strengthened. There was also a decline in papal authority, and people lost faith in a Catholic Church that was powerless to stem the tide of death” 3 . In the late 1800s researchers discovered that the plague is caused by a rod-shaped bacterium called Yersinia pestis that is transmitted by fleas. These fleas predominantly affect small animals such as rodents; humans are accidental hosts. When a flea bites a host, it ingests the bacteria. The bacteria then multiply in blood clot in the foregut of the flea which blocks the flea’s bloodsucking apparatus. The flea is then unable to take blood into its foregut so it “becomes hungrier, and in this ravenous state, bites the host repeatedly; with each bite, it regurgitates plague bacteria into the wound” 4 . With each bite, it spreads the plague bacteria and the infection starts. Fleas with heir foregut completely blocked will eventually starve to death. If the flea lives and its host dies, the flea responds by moving off the body and seeking another 3 Irwin W. Sherman. “Bubonic Plague” in Encyclopedia of Insects 2009 , ed. Vincent H. Resh and Ring T. Carde (Oxford: Elsevier Science & Technology) 4 Irwin W. Sherman. “Bubonic Plague” in Encyclopedia of Insects 2009 , ed. Vincent H. Resh and Ring T. Carde (Oxford: Elsevier Science & Technology) Irwin W. Sherman. “Bubonic Plague” in Encyclopedia of Insects 2009, ed. Vincent H. Resh and Ring T. Carde (Oxford: Elsevier Science & Technology)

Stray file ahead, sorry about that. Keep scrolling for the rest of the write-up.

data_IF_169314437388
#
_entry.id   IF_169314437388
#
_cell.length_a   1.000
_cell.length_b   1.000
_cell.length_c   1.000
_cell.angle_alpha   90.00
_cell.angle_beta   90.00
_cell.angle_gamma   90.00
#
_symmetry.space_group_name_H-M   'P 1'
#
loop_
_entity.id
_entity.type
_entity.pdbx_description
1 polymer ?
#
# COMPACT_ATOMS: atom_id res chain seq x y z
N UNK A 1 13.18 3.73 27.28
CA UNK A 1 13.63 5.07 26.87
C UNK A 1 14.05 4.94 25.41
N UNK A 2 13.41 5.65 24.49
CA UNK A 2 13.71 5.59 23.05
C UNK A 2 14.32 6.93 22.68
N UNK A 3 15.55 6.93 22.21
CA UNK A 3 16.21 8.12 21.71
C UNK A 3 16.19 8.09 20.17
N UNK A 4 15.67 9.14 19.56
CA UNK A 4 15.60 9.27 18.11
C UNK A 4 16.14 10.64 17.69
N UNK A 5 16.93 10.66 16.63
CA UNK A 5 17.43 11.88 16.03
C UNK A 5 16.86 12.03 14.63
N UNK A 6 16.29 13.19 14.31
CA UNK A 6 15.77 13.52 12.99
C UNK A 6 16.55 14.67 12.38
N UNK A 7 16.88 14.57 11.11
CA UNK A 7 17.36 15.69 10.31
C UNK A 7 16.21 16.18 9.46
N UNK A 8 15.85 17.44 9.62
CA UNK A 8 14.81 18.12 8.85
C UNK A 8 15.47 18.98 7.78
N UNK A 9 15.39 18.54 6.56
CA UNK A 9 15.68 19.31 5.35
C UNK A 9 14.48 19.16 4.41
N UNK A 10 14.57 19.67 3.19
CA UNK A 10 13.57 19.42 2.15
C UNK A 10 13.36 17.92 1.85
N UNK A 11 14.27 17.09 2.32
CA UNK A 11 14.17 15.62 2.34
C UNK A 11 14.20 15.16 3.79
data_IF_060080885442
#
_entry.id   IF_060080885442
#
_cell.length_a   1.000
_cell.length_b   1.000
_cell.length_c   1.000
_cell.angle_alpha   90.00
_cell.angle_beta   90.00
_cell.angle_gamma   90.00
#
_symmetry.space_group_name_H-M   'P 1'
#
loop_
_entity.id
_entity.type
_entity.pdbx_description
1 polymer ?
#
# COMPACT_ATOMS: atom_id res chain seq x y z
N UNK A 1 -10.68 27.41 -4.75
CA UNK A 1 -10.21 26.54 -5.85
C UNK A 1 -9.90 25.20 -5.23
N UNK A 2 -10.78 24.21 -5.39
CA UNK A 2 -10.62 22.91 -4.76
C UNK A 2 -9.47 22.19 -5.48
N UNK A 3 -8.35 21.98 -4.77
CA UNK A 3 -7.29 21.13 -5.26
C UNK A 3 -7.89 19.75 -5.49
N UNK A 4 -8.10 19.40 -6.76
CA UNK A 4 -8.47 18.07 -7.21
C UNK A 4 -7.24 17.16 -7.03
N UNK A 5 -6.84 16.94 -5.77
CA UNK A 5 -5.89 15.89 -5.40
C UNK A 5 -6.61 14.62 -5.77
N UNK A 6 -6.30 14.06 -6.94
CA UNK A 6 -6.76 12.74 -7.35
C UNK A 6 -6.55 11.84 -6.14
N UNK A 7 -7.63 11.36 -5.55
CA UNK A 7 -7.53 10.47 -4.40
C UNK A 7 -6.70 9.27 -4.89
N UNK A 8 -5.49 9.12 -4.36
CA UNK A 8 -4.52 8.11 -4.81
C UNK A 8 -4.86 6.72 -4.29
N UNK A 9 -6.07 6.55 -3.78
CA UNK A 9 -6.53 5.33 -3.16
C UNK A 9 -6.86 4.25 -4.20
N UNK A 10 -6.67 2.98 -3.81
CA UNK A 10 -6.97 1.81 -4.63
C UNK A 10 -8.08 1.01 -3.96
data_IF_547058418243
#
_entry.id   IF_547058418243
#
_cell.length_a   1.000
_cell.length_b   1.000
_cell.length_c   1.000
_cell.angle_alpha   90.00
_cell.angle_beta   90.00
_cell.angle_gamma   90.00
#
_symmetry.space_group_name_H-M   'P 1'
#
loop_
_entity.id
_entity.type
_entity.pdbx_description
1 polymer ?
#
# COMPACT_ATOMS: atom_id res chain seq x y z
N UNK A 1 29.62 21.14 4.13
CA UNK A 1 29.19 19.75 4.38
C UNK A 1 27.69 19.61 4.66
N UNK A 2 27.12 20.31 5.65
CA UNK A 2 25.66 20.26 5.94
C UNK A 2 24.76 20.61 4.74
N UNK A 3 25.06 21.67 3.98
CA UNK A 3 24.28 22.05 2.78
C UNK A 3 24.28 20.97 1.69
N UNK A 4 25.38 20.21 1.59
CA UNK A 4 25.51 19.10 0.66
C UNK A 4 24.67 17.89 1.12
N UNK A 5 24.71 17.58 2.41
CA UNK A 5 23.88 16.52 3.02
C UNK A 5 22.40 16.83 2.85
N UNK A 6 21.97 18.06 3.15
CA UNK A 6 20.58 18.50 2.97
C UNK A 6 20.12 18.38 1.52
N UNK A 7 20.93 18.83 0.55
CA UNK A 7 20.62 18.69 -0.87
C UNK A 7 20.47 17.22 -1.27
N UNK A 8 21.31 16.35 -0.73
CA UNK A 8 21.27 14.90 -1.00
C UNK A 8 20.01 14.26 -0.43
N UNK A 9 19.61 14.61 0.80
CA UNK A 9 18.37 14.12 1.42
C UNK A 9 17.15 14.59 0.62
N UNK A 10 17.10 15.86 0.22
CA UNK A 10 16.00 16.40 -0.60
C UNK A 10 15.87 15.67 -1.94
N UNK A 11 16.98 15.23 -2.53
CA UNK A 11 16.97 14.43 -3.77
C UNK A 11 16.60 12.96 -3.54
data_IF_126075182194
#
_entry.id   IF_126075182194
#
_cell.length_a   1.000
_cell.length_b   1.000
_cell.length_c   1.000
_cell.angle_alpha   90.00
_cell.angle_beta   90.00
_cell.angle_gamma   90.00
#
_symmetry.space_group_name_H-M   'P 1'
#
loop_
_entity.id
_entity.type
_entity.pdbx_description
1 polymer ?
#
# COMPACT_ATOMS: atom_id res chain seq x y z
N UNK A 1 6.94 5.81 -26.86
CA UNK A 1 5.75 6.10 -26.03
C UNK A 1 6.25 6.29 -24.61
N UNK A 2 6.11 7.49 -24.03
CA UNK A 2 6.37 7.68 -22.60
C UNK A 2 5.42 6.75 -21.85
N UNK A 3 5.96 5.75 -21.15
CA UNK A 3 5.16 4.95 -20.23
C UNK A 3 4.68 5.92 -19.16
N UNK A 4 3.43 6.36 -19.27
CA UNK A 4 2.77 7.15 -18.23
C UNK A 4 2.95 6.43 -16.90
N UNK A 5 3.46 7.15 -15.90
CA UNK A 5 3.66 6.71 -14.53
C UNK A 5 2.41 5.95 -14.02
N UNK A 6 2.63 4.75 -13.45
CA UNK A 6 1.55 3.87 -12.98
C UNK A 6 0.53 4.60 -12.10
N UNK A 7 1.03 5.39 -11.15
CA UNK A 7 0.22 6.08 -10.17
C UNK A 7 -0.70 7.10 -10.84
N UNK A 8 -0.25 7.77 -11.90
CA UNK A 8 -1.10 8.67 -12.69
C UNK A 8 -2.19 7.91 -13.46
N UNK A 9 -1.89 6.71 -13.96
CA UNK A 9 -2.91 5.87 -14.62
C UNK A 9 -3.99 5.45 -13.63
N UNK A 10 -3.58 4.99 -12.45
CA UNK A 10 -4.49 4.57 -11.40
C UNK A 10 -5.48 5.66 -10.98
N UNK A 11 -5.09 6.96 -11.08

3 warm-blooded host. If there is an extensive die off of preferred hosts such as rodents, the flea may move on to a less preferred host such as a human. This is how the epidemic begins When a flea bites a human, the bacteria are released into the body and travel to the lymph nodes. The lymph nodes swell and become sore. These swollen lymph nodes are known as buboes and can appear on the neck, armpits, and/ or groin. A few days after the buboes appear, the victim may experience high fever, delirium, and hemorrhages in the skin resulting in black splotches. “Some contend that these dark spots on the skin gave the disease the name Black Death, whereas others believe “black” is simply a mistranslation of “pestis atra” meaning not black, but a dark or sinister disease” 5 . The buboes continue to enlarge and can sometimes reach the size of an egg; when they burst, it is extremely painful. When the plague settles in the lungs it is called pneumonic plague. It can happen when someone inhales the bacteria from someone with the disease. The disease can also spread to the lungs if someone with the plague is not treated. It is characterized by violent coughing. The septicemic plague is another form of the
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